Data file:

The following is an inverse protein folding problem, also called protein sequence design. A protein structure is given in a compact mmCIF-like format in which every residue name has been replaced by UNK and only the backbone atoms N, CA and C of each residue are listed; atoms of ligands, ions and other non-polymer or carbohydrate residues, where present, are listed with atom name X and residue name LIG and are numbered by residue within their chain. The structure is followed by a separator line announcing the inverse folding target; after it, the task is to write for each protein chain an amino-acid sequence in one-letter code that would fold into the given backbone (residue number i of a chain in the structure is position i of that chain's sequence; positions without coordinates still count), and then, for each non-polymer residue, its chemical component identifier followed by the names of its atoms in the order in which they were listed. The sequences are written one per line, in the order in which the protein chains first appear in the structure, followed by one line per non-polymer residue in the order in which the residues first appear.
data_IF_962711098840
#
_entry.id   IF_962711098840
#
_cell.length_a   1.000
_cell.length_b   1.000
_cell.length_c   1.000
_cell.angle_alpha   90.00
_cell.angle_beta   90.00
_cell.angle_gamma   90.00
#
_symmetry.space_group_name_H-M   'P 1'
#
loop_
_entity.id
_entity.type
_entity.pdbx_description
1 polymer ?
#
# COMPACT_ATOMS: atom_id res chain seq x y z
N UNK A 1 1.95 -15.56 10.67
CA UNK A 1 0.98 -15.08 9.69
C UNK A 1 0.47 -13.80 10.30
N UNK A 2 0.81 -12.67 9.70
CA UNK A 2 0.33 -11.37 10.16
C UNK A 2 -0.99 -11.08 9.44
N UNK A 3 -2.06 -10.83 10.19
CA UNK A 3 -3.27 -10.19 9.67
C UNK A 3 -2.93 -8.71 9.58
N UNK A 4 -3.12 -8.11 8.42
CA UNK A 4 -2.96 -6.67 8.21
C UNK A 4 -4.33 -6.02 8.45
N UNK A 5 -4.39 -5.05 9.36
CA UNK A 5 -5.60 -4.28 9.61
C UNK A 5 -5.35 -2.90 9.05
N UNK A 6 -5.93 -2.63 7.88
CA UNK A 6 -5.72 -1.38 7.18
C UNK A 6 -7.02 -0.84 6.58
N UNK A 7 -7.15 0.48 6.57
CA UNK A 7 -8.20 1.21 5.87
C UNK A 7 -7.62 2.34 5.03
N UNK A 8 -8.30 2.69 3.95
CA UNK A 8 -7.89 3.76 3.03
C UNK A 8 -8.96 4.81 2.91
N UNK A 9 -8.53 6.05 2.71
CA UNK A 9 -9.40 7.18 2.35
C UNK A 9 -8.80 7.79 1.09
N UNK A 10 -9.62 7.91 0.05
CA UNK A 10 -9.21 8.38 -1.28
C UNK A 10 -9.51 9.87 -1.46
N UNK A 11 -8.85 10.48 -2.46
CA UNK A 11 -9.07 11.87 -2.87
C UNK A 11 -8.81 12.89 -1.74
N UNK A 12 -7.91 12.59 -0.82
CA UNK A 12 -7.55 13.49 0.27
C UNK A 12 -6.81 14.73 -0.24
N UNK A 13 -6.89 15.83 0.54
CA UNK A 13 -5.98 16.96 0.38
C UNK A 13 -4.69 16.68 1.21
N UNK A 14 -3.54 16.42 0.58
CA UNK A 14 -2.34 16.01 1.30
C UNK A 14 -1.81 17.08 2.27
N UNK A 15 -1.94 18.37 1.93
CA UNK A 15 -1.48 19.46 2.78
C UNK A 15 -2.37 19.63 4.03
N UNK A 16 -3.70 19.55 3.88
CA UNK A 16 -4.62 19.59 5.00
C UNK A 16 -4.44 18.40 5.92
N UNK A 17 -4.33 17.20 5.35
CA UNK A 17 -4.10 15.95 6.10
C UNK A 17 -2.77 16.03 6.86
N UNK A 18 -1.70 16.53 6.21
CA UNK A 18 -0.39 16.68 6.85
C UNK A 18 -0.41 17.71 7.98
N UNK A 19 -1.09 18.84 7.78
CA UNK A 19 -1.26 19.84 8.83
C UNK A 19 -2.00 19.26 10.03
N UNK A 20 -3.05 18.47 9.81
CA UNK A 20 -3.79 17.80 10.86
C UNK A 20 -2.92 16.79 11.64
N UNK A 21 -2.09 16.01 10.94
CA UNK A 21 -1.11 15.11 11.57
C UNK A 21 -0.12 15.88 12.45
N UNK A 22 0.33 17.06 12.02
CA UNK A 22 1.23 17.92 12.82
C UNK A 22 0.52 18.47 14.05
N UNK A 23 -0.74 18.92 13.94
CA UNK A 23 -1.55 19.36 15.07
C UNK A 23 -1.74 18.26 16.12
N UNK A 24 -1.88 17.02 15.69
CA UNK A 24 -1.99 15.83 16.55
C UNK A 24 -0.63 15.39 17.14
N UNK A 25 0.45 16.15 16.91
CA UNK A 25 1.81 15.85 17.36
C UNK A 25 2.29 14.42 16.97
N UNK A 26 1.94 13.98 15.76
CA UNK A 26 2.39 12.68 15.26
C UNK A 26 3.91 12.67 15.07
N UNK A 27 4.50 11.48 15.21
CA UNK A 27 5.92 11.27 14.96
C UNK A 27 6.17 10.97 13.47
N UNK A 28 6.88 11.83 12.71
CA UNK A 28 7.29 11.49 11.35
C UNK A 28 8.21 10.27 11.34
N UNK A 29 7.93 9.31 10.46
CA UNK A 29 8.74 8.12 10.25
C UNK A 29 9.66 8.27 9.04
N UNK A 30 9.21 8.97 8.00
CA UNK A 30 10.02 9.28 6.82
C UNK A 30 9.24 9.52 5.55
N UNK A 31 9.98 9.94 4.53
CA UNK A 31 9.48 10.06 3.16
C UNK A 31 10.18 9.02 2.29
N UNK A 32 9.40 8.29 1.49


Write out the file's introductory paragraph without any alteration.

The following is an inverse protein folding problem, also called protein sequence design. A protein structure is given in a compact mmCIF-like format in which every residue name has been replaced by UNK and only the backbone atoms N, CA and C of each residue are listed; atoms of ligands, ions and other non-polymer or carbohydrate residues, where present, are listed with atom name X and residue name LIG and are numbered by residue within their chain. The structure is followed by a separator line announcing the inverse folding target; after it, the task is to write for each protein chain an amino-acid sequence in one-letter code that would fold into the given backbone (residue number i of a chain in the structure is position i of that chain's sequence; positions without coordinates still count), and then, for each non-polymer residue, its chemical component identifier followed by the names of its atoms in the order in which they were listed. The sequences are written one per line, in the order in which the protein chains first appear in the structure, followed by one line per non-polymer residue in the order in which the residues first appear.